Friday, January 28, 2011

Chugging A Long on the Seaside Train

Following a day in Gangnueng the Harrington's made their way south along the coast of the East Sea or Sea of Japan via the seaside train. Opting to 'go with the flow' the Harrington's did not book tickets ahead of time banking on the fact that it was a weekday and winter, they'd get a seat. Turns out, there was a bit of a group going on the same day who had purchased tickets ahead of time leaving our favorite couple one option: The Proposal Room. Already married but falling ever more deeply in love with his bride, Mike agreed to the Proposal Room, turned down the wine and paid a total cost of 30,000W (about $30US) for the couple to enjoy their own private room in the seaside train. (A bit of broken English and sudden understanding led Mike Harrington to realize that wine and other amenities would have added another 20,000W - not an unfair price at all).

With tickets in their hands, the couple soon boarded the seaside train and anticipated a quaint little jaunt down the coast enjoying the view of the sea. Their Proposal Room was cheesily decorated and was a nice backdrop in which to enjoy a few snacks from Tous Les Jours bakery as the train began it's way toward the sea. A primary feature of Korea's seaside train is the positioning of the seats, all facing the sea, and the larger than average windows offering passengers the best possible view of the ocean while making ground toward their next destination. In general, the train ride was rather uneventful. A few stops near some Korean military ships, possibly a North Korean Submarine and a few others odds and ends made for a slower trip to Samcheok than some might wish, but the Harrington's were ever happy to gaze out the window or into one anothers eyes while enjoying the crashing waves out the windows...or city buildings...or mountain sides. (One common criticism of the seaside train is the occassions when the sea is not visible.)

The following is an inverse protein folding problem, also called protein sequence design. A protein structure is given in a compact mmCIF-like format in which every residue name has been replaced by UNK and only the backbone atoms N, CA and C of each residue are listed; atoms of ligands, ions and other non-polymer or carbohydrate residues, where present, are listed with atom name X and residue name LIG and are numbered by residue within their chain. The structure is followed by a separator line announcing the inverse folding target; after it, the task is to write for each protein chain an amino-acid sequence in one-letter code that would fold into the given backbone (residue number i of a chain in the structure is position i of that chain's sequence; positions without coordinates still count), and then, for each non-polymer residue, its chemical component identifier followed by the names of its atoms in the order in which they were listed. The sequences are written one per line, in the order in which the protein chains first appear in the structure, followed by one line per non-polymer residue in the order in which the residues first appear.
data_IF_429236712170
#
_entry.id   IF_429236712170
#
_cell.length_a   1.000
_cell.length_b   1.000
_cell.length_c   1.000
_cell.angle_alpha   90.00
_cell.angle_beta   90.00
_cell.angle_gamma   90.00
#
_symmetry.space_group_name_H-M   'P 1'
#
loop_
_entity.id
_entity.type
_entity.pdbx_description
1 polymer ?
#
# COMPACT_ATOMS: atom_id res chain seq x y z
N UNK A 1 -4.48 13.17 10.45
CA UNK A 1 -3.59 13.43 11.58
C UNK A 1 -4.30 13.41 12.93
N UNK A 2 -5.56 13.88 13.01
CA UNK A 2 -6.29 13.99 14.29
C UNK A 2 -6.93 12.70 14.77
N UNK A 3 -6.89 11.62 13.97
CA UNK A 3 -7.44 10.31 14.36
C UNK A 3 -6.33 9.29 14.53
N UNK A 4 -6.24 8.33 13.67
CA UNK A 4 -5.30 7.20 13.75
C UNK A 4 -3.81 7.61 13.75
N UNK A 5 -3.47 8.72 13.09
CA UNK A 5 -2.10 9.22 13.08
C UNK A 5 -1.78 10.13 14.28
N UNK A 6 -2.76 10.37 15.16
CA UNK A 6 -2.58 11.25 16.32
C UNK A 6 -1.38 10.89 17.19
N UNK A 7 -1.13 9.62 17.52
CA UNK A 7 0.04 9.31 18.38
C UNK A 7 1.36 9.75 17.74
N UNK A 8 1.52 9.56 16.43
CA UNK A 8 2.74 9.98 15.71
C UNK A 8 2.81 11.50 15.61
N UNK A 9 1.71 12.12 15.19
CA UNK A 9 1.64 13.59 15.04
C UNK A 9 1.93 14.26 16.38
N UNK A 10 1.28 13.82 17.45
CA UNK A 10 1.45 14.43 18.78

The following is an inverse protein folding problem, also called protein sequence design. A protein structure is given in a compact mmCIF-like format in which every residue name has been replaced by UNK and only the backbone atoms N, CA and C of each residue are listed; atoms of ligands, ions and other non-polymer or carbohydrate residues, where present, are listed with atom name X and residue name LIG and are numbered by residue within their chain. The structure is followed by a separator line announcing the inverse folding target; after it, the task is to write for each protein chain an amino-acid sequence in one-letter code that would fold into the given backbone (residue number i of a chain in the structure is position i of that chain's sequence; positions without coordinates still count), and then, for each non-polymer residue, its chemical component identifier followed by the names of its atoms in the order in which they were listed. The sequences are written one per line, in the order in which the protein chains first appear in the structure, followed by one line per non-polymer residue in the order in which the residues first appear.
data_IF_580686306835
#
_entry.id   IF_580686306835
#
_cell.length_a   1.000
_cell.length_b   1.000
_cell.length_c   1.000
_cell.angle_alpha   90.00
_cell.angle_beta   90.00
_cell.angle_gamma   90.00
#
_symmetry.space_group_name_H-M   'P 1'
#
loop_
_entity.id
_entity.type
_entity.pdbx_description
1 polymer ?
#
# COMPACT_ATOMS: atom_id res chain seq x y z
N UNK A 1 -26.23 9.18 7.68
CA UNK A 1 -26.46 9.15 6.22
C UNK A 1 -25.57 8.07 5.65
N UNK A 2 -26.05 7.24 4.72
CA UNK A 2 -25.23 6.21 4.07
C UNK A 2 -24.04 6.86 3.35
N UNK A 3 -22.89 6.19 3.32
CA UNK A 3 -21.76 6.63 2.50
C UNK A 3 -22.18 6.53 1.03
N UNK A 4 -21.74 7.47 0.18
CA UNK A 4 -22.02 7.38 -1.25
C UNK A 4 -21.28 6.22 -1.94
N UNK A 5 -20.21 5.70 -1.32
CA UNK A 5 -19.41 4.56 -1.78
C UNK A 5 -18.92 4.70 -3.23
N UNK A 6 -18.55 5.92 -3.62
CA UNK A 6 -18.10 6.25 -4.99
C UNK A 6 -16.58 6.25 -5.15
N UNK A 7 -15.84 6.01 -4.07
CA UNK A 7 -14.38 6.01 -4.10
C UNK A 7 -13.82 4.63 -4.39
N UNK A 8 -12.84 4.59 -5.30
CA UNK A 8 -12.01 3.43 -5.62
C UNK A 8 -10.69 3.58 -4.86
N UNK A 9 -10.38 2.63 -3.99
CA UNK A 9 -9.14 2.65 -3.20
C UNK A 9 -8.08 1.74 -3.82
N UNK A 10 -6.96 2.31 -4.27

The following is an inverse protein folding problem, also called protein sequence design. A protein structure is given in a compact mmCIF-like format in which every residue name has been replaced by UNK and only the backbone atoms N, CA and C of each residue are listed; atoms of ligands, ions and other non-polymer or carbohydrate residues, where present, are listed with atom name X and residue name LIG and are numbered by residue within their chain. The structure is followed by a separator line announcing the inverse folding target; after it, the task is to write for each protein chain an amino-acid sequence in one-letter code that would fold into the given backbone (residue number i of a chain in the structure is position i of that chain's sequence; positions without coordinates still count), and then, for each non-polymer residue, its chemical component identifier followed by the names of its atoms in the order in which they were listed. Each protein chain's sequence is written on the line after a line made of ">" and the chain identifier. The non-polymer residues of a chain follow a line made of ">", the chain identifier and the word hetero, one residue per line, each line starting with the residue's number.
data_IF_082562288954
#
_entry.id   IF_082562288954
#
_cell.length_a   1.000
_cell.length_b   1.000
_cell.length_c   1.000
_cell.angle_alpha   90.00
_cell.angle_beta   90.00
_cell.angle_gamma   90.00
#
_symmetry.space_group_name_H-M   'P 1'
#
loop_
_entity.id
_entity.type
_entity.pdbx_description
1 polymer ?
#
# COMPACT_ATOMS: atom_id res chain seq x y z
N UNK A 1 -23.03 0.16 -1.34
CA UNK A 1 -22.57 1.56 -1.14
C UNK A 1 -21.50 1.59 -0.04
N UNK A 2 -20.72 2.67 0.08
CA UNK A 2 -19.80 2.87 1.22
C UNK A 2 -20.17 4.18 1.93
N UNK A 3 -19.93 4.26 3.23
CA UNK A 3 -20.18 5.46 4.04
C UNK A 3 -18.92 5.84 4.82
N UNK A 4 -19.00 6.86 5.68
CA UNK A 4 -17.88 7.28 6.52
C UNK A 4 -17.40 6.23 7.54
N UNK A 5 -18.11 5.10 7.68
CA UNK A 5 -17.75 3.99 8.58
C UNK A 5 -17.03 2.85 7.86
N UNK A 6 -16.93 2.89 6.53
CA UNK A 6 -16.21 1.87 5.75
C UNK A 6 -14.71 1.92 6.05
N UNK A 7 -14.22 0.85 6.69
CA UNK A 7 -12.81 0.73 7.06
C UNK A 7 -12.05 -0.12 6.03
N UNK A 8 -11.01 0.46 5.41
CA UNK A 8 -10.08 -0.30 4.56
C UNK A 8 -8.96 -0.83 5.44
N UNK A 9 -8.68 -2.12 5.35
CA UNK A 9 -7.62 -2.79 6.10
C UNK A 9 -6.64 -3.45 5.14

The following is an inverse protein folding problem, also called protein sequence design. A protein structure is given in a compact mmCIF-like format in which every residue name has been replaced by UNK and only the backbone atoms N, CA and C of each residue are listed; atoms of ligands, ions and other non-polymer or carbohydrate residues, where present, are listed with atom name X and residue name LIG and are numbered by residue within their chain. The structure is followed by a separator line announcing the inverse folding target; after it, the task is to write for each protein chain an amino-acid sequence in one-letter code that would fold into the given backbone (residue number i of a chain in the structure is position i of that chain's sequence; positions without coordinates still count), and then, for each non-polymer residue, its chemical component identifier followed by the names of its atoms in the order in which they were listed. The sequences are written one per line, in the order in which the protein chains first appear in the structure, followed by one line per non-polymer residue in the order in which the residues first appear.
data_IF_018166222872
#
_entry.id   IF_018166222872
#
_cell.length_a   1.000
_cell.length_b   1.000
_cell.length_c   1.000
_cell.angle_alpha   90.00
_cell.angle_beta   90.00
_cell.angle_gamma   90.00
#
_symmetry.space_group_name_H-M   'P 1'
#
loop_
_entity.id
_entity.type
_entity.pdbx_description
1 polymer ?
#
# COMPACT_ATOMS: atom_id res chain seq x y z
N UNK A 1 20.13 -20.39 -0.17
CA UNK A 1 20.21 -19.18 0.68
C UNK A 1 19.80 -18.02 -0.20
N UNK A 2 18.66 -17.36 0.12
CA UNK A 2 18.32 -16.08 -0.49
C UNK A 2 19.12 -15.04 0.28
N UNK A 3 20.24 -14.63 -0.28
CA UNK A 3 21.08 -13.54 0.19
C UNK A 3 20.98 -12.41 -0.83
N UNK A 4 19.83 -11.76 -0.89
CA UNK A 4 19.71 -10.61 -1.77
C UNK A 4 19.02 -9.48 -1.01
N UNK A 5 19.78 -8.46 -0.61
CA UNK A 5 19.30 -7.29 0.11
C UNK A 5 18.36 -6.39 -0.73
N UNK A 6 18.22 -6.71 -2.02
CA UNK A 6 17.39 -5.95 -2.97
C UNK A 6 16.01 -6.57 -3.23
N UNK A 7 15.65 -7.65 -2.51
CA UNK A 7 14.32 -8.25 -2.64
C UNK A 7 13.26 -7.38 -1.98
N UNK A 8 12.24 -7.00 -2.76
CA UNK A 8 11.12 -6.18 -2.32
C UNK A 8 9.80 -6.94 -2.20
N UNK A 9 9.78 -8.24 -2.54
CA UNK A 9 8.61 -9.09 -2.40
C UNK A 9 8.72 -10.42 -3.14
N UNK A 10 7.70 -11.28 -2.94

Upon arriving in Samcheok, the Harrington's searched a bit for a place to leave their lugage eventually being instructed to leave it with the men managing the information desk. Happy to do so, the Harrington's set their luggage down and between Korean and English discovered which bus to take in order to arrive in Sin-nam, home of Haesingdang Park, a location worthy of it's own (if not slightly censored) blogpost.

Getting There: Click on Seaside Train at the beginning of this article to be directed to the website for booking. If you're not coherent in Korean, find a Korean friend to help you out!

When to Go: Again, this area of Korea is lovely all year round - winter is definitely an off-ish season (although there is much skiing to be done in the area). Weekends are always busier and likely require booking ahead. Whenever you go, you'll be sure to enjoy the beauty of this area in Korea.

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